Blank Lands: Searching for Zhuang Xueben
This vastly comprehensive ethnographic film ventures into the wilderness of Western China as depicted in the eternal photographs of Zhuang Xueben (庄学本; 1909–1984) - perhaps China's most important visual anthropologist of his age, who with his photographs and travel reports, had shifted public understanding of tribal societies once considered 'savage'.
In the 1930s, ZHUANG Xueben leaves Shanghai to explore the Blank Lands of China, alongside the western border; regions absent from geographic maps, shrouded in mystique and known merely by imaginatory tales of "Barbarian Cannibals".
Zhuang, a pioneer of visual anthropology at a time when photography in China was practiced exclusively in the studio, had contributed such an insightful and enticing body of work, thus deepening the anthropological understanding of tribal societies in ways relatable to the public opinion.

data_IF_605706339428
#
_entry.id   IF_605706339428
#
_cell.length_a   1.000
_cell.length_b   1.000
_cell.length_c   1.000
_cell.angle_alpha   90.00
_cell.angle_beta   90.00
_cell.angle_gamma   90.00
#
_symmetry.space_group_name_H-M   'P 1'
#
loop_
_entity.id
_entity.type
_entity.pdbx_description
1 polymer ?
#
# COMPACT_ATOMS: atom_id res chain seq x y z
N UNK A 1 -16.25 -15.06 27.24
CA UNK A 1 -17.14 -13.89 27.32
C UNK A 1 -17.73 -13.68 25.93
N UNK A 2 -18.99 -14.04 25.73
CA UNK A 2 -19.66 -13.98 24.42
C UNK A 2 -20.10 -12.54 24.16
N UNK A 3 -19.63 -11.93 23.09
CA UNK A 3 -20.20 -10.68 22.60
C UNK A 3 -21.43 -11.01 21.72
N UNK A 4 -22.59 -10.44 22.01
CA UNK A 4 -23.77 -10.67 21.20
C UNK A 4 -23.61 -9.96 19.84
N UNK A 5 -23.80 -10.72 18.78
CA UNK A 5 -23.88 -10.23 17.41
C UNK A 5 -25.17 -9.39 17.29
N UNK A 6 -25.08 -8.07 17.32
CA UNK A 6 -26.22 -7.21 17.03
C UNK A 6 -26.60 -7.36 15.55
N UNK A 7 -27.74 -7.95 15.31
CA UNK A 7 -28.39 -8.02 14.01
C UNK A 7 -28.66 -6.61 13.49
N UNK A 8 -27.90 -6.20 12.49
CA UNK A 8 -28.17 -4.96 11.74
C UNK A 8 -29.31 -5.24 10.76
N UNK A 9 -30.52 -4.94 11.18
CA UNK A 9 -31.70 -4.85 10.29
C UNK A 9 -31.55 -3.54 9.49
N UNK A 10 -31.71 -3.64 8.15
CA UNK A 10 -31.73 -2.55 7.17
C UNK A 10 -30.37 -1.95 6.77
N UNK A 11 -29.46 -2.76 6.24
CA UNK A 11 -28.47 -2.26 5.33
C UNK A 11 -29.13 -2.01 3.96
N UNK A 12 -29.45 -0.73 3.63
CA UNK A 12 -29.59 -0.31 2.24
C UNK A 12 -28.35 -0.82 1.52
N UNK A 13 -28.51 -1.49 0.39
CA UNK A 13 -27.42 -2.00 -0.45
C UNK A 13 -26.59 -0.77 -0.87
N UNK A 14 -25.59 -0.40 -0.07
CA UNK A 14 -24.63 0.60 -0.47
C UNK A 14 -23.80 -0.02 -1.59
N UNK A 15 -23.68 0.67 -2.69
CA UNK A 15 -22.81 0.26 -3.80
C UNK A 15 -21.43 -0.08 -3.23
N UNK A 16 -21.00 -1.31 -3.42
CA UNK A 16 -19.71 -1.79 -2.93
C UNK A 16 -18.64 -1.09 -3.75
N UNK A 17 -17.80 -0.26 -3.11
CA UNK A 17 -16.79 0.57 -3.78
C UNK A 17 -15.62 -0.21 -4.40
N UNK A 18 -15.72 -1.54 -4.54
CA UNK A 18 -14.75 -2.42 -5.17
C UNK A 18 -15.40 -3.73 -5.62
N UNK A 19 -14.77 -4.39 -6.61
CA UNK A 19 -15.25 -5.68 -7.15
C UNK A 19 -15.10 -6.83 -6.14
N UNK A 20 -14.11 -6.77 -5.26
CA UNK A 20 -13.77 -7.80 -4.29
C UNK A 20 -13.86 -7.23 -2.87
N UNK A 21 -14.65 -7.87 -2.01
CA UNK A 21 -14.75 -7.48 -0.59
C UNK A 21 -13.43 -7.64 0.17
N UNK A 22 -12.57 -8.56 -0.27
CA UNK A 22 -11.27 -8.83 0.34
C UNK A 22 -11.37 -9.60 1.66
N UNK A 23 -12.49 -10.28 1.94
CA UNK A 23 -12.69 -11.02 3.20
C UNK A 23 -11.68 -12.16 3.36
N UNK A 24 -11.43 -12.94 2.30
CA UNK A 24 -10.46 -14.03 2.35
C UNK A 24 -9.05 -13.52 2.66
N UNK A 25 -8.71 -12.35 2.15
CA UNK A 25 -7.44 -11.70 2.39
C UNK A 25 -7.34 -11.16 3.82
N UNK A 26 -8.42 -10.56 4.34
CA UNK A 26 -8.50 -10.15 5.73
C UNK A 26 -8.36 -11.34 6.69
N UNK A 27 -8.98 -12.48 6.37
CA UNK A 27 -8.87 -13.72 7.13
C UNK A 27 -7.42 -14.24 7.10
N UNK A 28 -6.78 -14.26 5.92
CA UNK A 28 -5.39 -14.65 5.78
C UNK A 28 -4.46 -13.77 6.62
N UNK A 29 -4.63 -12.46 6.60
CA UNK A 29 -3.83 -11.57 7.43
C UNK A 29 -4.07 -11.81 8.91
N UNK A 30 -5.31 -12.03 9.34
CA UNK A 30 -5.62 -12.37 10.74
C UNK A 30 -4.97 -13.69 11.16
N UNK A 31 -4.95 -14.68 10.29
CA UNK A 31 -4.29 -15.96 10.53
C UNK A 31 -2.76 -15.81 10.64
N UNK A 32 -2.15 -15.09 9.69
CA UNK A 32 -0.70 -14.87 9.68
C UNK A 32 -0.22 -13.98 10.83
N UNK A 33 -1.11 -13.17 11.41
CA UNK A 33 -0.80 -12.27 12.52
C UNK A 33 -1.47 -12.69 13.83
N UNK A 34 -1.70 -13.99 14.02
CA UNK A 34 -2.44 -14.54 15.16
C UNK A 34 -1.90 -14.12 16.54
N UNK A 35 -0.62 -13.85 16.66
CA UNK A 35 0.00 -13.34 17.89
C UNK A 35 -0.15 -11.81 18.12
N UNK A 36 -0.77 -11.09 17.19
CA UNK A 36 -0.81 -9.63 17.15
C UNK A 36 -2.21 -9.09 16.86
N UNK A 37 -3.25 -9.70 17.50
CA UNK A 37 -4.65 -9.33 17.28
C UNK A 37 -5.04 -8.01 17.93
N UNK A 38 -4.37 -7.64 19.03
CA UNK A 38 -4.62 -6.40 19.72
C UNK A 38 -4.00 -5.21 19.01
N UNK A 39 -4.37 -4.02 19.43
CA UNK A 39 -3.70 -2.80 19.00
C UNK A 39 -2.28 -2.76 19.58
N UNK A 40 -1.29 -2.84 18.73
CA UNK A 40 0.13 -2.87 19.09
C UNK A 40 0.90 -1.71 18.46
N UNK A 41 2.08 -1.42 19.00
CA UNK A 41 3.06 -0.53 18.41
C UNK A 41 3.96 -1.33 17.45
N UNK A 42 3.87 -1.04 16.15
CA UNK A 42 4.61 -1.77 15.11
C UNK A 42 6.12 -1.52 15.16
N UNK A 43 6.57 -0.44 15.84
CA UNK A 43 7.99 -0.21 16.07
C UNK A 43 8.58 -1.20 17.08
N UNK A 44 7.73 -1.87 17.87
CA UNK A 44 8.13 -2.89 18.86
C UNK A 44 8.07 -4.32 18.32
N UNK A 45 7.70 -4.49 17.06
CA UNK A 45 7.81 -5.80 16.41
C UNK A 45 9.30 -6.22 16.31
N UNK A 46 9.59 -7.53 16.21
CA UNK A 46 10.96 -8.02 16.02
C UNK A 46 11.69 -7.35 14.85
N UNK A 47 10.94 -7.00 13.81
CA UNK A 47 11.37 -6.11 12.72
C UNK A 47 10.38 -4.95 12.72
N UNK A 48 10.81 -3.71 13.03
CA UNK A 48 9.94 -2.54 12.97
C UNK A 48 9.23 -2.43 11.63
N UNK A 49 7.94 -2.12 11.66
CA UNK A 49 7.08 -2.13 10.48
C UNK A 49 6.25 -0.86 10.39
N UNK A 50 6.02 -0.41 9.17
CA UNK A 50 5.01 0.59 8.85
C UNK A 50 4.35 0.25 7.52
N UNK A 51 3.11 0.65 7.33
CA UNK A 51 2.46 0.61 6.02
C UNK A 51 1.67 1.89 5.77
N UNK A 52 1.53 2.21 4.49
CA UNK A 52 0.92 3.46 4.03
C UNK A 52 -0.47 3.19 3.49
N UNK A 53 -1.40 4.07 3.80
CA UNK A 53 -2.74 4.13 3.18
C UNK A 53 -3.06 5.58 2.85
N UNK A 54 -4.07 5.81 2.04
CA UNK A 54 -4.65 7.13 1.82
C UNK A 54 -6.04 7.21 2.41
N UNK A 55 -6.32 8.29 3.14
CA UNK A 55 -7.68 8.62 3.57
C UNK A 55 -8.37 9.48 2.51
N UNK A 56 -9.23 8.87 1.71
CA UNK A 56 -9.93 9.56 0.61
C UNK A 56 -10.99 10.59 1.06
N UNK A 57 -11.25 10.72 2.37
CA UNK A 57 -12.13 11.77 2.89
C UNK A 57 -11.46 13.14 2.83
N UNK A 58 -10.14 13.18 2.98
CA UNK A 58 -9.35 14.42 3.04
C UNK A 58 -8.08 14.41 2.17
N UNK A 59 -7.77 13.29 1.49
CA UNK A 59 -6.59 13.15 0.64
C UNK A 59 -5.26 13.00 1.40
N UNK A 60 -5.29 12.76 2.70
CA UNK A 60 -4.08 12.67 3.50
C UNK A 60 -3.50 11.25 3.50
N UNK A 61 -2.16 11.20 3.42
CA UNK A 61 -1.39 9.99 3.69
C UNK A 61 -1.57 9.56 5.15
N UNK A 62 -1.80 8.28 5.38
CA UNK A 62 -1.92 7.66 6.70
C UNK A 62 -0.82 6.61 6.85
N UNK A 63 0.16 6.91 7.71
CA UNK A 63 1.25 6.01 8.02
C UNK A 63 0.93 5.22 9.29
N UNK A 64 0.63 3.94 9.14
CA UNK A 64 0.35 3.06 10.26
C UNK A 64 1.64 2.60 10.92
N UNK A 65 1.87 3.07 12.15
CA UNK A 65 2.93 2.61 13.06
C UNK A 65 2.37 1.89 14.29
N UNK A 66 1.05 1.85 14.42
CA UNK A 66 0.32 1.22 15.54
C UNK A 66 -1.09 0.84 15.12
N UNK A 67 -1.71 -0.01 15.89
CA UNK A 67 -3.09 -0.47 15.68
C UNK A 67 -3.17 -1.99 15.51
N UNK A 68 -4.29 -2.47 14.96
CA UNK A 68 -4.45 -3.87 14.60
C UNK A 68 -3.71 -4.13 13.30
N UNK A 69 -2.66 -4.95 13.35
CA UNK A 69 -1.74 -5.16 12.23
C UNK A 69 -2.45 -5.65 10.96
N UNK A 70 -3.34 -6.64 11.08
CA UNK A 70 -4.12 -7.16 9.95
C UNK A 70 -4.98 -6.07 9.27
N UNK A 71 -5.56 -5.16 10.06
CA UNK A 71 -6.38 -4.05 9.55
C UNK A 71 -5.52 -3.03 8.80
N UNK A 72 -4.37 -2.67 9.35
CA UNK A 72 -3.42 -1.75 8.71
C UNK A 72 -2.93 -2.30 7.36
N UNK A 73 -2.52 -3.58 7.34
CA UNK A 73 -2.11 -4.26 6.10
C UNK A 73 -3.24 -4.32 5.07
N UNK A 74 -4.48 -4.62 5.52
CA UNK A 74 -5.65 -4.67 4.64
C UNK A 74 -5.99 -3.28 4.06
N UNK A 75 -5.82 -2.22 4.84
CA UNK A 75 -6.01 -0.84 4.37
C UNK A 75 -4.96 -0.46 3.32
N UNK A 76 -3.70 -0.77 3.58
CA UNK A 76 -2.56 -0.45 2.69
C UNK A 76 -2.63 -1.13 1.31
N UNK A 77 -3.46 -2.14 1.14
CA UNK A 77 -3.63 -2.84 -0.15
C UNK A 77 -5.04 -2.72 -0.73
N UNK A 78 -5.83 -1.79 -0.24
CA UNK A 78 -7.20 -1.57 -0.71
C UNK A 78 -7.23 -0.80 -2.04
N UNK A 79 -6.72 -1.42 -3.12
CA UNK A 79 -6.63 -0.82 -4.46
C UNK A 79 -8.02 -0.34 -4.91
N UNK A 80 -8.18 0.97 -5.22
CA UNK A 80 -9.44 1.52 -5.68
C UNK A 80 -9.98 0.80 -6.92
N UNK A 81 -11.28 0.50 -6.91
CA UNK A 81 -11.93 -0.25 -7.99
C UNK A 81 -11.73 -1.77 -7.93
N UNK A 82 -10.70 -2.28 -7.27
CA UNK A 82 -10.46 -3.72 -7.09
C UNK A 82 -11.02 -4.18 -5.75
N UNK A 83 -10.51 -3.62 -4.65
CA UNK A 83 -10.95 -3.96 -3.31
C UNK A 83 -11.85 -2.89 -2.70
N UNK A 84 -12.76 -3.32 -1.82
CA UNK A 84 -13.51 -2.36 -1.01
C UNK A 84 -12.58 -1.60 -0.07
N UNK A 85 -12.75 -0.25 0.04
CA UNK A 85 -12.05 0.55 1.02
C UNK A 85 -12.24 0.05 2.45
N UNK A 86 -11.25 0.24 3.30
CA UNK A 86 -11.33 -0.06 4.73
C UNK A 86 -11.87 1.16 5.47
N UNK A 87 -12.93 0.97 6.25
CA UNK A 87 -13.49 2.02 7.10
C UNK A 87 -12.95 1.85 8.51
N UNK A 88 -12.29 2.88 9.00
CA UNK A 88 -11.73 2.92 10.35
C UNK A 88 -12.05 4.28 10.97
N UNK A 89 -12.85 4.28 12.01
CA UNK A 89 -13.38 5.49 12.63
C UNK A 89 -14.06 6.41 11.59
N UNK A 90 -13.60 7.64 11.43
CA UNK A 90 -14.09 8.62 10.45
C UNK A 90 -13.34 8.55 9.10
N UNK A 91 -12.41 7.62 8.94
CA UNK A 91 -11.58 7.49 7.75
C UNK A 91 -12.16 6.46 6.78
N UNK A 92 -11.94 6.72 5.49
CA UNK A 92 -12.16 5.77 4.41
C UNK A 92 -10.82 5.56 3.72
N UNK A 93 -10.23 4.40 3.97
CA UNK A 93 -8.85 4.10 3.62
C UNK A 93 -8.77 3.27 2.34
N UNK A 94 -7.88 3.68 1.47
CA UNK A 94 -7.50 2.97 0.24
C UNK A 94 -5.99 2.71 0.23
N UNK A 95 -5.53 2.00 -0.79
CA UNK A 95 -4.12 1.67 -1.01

His works represent an unprecedented humanistic and artistic journey into completely unknown lands, one that had proven essential to China's anthropological body of knowledge. However, in the 1960s, Zhuang's work was erased by the chaos of the Cultural Revolution and was soon after forgotten. Only after forty years, thanks to his son, these precious treasures of visual anthropology managed to attain the adoration they deserve.
This documentary explores the Blank Lands and their people, not only through timeless photographs and recently discovered travel diaries, but also by visiting and capturing the same lands, inspired by the humanistic aura of their original chronologer, thus adding sociological elements to contemporary understanding of distant regions and distinct cultures of the Far East.
87 minutes, in English and Mandarin with English subtitles.